Guatemala : Lorena Cabnal gives her testimony as an indigenous women rights defender (5min21 EN)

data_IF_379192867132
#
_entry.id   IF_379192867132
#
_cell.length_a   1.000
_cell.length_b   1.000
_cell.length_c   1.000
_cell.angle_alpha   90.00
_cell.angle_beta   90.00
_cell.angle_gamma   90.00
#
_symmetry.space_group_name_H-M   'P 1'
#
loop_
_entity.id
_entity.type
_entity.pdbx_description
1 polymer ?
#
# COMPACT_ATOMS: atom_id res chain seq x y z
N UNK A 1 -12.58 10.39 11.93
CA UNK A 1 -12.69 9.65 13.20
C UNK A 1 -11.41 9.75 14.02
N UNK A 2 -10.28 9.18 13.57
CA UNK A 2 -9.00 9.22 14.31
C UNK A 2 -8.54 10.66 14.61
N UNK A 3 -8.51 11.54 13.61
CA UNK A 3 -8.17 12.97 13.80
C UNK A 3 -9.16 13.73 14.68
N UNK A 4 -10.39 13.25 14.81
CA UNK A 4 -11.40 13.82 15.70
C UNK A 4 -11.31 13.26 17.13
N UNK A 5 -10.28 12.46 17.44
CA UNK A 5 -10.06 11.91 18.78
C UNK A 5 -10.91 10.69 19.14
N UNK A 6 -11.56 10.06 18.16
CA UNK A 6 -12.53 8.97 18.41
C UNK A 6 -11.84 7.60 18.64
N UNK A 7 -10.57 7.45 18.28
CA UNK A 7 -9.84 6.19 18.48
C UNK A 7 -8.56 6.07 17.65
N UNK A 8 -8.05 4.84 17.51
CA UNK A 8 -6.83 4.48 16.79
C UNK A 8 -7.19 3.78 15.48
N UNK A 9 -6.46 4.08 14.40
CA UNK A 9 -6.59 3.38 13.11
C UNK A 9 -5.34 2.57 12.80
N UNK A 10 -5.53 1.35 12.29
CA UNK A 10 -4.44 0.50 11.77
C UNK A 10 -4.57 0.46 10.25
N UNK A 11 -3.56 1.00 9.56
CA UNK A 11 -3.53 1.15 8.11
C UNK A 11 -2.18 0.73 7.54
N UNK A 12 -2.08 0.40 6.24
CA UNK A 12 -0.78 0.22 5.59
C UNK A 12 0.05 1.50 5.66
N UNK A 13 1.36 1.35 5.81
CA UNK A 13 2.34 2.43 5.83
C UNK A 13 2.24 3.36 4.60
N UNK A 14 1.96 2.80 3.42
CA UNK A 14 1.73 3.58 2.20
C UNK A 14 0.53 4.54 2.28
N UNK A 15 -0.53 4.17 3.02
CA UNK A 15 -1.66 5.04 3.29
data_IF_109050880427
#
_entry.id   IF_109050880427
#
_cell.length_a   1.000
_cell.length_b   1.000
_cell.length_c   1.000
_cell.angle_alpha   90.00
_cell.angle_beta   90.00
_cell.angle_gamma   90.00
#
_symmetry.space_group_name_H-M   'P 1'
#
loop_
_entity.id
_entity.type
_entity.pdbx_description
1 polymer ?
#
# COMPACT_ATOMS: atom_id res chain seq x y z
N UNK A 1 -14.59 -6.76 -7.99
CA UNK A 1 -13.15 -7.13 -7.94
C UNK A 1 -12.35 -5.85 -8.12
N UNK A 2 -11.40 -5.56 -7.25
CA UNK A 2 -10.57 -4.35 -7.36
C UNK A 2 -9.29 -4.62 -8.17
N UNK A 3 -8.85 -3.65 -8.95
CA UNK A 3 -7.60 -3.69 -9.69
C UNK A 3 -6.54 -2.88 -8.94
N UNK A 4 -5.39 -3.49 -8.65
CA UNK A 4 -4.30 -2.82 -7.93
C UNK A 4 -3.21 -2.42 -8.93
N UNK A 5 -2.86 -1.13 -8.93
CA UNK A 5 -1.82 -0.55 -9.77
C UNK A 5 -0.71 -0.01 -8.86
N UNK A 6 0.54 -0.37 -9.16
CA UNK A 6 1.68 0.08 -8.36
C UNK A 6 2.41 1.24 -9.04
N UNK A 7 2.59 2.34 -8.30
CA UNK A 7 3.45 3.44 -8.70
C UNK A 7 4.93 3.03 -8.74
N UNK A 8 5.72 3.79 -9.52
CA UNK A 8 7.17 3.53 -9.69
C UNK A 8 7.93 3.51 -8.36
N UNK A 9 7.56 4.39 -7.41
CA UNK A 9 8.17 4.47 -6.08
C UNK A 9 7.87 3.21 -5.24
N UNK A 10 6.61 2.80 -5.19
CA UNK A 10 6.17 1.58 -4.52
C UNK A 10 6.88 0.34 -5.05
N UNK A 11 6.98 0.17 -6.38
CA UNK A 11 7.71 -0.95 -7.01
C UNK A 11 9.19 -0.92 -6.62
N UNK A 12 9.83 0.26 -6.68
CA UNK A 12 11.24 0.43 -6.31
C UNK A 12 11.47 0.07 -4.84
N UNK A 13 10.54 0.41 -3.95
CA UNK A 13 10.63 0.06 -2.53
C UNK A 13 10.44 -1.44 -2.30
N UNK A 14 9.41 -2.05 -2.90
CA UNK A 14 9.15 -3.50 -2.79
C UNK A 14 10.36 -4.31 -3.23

Femicide rate in Guatemala is one of the highest in the world. During the first semester of 2010, 532 women died. Lorena Cabnal : « Behind Russia, Guatemala is the secound country in the world regarding the number of violent deaths. Everyday, impunity increases. 99% of exposed femicide cases remain unpunished : there are big shortcomings in the whole Guatemalan judiciary, regarding law enforcement and access to justice. People who're dispensing justice are reluctant to apply existing tools and there is a lack of understanding of these very tools. » Investigations and fact finding on cases, especially in indigenous communities, are clearly lacking. As a result, impunity keeps increasing. Women movement does its best to make exposure of cases easier and to contribute to the eradication of this scourge. The law against femicide establishes the creation of integral support centres for women surviving to violence. However, there are only eight centres of that kind in Guatemala, which is clearly insufficient. Moreover, many women don't know about their existence. They're not well-publicized by the state and the worst of it all is that these very centres have also been threatened. The Guatemalan women group has publicly denounced these threats coming from women attackers. In the Jalapa department, women human rights defenders receive threats from three sectors.First of all, there is the political party Unión del Cambio Nacional -- which is linked with organised crime and drug trafficking-, his secretary general and their supporting political leaders are present in the mountains region. The latter wants to maintain a widespread manipulation of the population (predominantly female) during the elections. There is also repression from landowners, who exercise an hegemonic power and are linked with mining companies. For example, on 12 october 2010, which is the Indigenous People Resistance Day, Lorena was threatened to death by a landowner's bodyguard, just after a political speech of one of his fellows from the organisation. « More than 50% of our territory has been expropriated. Denouncing it brought daily threats on the women engaged in this struggle », explains Lorena. Another source of threats against human rights defenders comes from organized crime. In Jalapa, there are several structured networks, in which state institutions are involved. These networks are made up of the national civilian police, judges, lawyers or persons who are bringing women from the mountains region to Jalapa or Guatemala City. These women are kidnapped or people make them believe that they will find a job. In 2006, a colleague of Lorena was kidnapped with her 7-month-old daughter. That's why they discovered how the gangs work. According to Lorena: "In order to register a complaint, a Xinka woman has to go to the department of Santa Rosa, which involves travelling accross the country and paying for a two days journey, accommodation and food. The National Coordinating Office for the Prevention of Domestic Violence and Violence against Women was created thanks to the struggle of women, including indigenous women. Some legislative headway has been made, such as the law on femicide and other forms of violence against women, and the Law on Universal Access to Family Planning Services. However, the State has not made the necessary efforts to implement them in the communities". In their Xinca communities, women organizations have to face patriarchal and male-chauvinist cultural patterns which make their action more difficult. Women have only started to be recognized as legitimate actors in the territory at the beginning of a struggle against mining companies, that is to say very recently. "As an organization, we manage to put violence against woman in the agenda of the Xinka government, basing ourselves on our world view and background, in order to coordinate joint activities which will show the historical and structural inequality within our people. This inequality prevents men and women to live together harmoniously". Despite the fact that this struggle is a many-years process which has to be repeated every time there is a government change -i.e usually every two years -, the possibility to speak about this subject at the Xinca government level is a huge challenge in an indigenous community of 85 000 people. According to Lorena, "this allows us to strengthen the political and territorial action of women, because defending our territory -which can also be seen as our body- and land from a feminist point on view regarding the defense of our natural resources is extremely important".